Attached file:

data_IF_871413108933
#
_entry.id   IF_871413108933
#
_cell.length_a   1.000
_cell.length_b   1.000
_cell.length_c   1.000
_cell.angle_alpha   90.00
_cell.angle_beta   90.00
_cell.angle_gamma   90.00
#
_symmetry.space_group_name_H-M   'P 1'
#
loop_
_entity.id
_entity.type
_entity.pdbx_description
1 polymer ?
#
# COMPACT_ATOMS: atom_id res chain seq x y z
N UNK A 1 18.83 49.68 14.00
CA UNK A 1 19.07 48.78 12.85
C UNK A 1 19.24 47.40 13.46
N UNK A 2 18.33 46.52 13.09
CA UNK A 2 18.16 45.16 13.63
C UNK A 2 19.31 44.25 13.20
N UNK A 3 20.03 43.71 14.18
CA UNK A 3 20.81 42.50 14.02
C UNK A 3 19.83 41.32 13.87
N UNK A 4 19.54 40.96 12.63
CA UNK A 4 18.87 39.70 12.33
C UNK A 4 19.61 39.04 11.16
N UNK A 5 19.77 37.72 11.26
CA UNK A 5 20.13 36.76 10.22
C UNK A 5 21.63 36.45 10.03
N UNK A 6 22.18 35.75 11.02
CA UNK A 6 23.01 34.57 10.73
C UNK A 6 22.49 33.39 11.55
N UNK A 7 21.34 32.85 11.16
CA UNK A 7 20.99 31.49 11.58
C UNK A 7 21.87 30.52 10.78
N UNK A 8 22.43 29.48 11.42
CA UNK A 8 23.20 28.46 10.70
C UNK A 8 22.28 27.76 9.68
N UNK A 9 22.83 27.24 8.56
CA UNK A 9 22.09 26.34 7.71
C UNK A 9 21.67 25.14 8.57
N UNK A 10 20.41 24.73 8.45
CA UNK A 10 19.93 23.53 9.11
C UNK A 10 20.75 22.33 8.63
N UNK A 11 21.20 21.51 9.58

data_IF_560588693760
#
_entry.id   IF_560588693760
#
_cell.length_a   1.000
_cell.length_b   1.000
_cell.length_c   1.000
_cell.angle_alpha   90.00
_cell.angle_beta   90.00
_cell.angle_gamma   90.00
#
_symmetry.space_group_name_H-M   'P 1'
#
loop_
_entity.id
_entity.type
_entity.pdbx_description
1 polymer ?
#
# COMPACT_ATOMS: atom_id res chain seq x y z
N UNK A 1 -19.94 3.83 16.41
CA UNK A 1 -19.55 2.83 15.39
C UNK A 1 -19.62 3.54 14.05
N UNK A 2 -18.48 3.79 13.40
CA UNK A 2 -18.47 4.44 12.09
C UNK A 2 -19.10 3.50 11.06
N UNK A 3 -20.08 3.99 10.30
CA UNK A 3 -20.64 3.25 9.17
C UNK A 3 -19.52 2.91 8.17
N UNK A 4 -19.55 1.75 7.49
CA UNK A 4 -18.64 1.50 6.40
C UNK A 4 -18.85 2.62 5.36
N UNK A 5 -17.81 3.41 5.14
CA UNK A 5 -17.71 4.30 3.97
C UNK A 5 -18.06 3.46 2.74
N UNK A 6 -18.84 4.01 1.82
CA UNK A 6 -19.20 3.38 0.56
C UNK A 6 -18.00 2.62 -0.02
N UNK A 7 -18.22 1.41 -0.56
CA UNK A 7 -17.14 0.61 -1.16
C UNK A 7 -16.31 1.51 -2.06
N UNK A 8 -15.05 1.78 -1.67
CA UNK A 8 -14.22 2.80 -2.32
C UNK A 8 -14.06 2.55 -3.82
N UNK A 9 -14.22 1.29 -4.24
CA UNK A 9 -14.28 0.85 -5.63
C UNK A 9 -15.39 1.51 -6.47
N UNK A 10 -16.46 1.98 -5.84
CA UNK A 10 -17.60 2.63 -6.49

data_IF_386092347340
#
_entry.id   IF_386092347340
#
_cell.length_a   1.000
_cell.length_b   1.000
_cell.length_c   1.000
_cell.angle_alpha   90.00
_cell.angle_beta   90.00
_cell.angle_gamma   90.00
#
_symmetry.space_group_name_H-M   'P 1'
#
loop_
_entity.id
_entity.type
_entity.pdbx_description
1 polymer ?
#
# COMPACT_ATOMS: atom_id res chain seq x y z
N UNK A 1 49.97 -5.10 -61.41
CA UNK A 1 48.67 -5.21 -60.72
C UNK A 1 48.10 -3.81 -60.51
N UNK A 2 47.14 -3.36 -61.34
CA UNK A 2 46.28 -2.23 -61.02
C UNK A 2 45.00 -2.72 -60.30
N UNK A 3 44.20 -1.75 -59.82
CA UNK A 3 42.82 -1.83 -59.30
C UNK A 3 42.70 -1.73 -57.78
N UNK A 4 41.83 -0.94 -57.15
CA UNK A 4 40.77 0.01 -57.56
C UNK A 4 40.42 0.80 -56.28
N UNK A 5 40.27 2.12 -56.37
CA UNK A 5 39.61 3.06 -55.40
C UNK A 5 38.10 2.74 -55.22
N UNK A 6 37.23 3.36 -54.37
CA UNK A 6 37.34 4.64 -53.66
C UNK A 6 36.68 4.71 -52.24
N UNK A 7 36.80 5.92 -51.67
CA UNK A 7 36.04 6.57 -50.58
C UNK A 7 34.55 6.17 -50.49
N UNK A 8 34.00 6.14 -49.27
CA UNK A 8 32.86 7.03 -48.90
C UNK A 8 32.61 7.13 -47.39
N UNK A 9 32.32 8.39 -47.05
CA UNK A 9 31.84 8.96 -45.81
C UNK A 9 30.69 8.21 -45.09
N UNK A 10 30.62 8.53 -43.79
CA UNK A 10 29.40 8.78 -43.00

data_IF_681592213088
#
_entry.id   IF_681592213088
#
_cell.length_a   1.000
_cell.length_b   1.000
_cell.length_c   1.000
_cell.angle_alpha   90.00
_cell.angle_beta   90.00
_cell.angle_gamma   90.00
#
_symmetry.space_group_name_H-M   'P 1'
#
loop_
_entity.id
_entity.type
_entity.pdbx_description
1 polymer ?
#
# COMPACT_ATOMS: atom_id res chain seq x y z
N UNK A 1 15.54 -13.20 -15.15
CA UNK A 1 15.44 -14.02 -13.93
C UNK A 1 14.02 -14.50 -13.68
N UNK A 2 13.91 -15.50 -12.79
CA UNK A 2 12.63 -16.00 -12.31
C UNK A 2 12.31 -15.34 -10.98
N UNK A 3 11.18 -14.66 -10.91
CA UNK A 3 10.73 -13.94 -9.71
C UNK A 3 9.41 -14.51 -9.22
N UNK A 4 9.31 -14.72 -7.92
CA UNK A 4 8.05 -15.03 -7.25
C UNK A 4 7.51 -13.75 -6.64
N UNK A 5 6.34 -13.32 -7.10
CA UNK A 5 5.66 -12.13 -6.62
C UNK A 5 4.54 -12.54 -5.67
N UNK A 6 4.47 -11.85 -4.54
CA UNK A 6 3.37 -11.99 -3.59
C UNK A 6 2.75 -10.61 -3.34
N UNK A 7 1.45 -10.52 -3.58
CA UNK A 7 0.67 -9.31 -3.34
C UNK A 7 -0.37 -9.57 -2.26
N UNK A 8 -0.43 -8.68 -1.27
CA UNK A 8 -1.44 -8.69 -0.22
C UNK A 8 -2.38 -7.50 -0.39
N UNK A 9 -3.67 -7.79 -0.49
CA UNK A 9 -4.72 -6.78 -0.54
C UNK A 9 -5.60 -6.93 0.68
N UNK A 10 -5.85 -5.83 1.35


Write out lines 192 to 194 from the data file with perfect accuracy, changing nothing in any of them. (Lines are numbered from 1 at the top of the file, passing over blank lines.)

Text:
CA UNK A 8 -1.44 -8.69 -0.22
C UNK A 8 -2.38 -7.50 -0.39
N UNK A 9 -3.67 -7.79 -0.49